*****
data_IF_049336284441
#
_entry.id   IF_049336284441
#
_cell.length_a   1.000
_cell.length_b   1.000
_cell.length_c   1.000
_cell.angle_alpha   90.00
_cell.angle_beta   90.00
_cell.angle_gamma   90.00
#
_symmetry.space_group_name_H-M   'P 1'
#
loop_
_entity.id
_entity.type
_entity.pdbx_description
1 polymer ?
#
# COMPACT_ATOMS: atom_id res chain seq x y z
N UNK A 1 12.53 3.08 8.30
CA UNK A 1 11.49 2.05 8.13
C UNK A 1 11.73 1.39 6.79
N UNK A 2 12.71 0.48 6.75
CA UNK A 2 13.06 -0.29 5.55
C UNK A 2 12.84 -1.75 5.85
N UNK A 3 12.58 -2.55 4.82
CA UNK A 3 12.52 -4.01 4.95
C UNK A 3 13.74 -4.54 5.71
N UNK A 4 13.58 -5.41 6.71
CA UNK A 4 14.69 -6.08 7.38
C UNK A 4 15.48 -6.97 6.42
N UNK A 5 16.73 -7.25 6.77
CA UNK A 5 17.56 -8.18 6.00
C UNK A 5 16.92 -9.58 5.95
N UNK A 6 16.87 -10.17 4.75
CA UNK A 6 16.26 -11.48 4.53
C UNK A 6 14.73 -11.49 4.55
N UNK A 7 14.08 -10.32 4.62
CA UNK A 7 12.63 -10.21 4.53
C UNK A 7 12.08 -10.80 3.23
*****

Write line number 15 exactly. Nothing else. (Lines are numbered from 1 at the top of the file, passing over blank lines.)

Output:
_entity.id